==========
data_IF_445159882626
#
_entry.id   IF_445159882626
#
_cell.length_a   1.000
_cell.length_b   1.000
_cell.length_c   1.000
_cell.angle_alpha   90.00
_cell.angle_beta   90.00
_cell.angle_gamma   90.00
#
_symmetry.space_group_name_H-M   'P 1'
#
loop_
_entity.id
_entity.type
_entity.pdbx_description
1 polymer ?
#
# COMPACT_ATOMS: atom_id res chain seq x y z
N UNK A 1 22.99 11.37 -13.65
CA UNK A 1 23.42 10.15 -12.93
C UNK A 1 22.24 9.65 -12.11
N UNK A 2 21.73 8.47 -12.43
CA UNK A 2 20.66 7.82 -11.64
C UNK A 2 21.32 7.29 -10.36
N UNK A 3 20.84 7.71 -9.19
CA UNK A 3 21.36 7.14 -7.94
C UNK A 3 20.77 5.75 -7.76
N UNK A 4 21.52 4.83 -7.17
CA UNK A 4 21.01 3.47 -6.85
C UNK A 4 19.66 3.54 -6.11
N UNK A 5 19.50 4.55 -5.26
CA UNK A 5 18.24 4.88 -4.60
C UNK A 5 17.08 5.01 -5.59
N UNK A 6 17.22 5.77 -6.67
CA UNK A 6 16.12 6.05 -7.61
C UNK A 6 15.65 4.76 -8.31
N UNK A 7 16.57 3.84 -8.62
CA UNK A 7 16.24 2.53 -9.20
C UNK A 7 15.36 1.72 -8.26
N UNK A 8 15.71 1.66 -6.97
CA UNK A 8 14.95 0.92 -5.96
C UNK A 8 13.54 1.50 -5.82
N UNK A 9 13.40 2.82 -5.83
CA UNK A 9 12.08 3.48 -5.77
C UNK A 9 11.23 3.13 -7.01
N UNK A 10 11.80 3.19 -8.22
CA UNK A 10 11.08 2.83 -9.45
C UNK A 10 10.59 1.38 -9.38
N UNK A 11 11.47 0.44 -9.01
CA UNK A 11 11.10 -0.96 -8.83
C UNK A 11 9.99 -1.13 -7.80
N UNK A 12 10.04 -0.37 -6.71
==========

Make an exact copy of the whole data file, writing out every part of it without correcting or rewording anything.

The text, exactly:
data_IF_445159882626
#
_entry.id   IF_445159882626
#
_cell.length_a   1.000
_cell.length_b   1.000
_cell.length_c   1.000
_cell.angle_alpha   90.00
_cell.angle_beta   90.00
_cell.angle_gamma   90.00
#
_symmetry.space_group_name_H-M   'P 1'
#
loop_
_entity.id
_entity.type
_entity.pdbx_description
1 polymer ?
#
# COMPACT_ATOMS: atom_id res chain seq x y z
N UNK A 1 22.99 11.37 -13.65
CA UNK A 1 23.42 10.15 -12.93
C UNK A 1 22.24 9.65 -12.11
N UNK A 2 21.73 8.47 -12.43
CA UNK A 2 20.66 7.82 -11.64
C UNK A 2 21.32 7.29 -10.36
N UNK A 3 20.84 7.71 -9.19
CA UNK A 3 21.36 7.14 -7.94
C UNK A 3 20.77 5.75 -7.76
N UNK A 4 21.52 4.83 -7.17
CA UNK A 4 21.01 3.47 -6.85
C UNK A 4 19.66 3.54 -6.11
N UNK A 5 19.50 4.55 -5.26
CA UNK A 5 18.24 4.88 -4.60
C UNK A 5 17.08 5.01 -5.59
N UNK A 6 17.22 5.77 -6.67
CA UNK A 6 16.12 6.05 -7.61
C UNK A 6 15.65 4.76 -8.31
N UNK A 7 16.57 3.84 -8.62
CA UNK A 7 16.24 2.53 -9.20
C UNK A 7 15.36 1.72 -8.26
N UNK A 8 15.71 1.66 -6.97
CA UNK A 8 14.95 0.92 -5.96
C UNK A 8 13.54 1.50 -5.82
N UNK A 9 13.40 2.82 -5.83
CA UNK A 9 12.08 3.48 -5.77
C UNK A 9 11.23 3.13 -7.01
N UNK A 10 11.80 3.19 -8.22
CA UNK A 10 11.08 2.83 -9.45
C UNK A 10 10.59 1.38 -9.38
N UNK A 11 11.47 0.44 -9.01
CA UNK A 11 11.10 -0.96 -8.83
C UNK A 11 9.99 -1.13 -7.80
N UNK A 12 10.04 -0.37 -6.71